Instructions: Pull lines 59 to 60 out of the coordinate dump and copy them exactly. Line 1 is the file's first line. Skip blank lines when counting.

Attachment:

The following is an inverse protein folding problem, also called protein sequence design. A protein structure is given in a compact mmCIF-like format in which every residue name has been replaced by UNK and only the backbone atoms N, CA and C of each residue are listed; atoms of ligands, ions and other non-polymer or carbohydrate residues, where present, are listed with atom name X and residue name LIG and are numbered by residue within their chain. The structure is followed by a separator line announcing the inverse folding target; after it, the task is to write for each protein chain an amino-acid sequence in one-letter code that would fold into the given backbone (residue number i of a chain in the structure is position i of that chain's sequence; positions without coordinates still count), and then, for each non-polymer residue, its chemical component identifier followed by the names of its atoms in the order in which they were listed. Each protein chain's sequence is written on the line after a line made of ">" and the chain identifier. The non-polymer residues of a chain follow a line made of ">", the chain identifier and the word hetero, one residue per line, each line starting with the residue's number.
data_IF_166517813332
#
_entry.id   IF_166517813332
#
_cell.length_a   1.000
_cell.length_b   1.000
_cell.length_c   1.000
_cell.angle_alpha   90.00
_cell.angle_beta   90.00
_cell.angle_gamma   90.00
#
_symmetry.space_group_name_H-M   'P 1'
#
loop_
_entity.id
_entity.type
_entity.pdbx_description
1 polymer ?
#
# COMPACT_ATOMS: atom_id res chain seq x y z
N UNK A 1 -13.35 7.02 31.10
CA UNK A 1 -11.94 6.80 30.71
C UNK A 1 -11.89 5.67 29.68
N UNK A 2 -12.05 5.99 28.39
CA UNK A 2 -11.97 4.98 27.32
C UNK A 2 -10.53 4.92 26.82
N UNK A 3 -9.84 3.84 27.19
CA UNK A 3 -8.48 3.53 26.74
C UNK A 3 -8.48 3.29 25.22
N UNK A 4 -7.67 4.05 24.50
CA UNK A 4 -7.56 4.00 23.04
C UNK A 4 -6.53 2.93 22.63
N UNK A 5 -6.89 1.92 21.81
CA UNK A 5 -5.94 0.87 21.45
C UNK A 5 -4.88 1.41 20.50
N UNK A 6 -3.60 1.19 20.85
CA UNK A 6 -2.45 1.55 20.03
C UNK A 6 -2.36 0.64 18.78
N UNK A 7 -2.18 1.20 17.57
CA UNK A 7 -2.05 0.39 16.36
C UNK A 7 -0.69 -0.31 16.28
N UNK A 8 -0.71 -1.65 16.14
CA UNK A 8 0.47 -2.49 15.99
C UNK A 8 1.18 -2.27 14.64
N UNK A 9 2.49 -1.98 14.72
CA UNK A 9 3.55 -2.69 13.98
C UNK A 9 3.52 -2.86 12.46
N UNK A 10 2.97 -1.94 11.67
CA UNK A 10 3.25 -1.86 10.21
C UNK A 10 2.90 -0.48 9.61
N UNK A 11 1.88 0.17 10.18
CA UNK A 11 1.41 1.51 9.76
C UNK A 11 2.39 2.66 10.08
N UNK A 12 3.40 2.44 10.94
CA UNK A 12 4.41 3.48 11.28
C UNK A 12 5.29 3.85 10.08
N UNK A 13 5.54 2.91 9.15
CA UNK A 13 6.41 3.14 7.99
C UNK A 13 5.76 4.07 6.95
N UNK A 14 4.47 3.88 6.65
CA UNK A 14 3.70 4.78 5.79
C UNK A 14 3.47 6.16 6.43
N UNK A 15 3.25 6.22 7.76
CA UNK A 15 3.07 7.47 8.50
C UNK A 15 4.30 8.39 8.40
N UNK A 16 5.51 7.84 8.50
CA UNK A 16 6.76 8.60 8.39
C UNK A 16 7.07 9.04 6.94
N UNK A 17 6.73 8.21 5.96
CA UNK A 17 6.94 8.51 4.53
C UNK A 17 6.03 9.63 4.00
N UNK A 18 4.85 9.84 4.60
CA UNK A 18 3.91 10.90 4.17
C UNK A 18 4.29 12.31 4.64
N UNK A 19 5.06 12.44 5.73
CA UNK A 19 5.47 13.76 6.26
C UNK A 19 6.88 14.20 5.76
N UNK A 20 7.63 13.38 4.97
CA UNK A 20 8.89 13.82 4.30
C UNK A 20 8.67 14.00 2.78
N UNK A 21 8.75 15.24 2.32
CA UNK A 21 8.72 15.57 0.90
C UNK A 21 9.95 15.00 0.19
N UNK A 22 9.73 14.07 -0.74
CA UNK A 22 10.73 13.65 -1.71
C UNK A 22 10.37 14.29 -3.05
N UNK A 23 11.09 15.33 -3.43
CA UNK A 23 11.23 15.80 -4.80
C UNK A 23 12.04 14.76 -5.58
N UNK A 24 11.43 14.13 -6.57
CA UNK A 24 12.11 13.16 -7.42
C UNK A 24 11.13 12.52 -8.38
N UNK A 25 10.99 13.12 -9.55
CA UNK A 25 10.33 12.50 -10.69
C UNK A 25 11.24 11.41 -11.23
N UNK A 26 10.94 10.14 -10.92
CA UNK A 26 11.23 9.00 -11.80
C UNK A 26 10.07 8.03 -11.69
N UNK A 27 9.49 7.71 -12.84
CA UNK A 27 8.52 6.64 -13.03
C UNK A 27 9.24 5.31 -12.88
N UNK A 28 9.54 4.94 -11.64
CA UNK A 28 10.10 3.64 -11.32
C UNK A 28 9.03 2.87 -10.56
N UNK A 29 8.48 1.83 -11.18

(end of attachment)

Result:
CA UNK A 13 6.41 3.14 7.99
C UNK A 13 5.76 4.07 6.95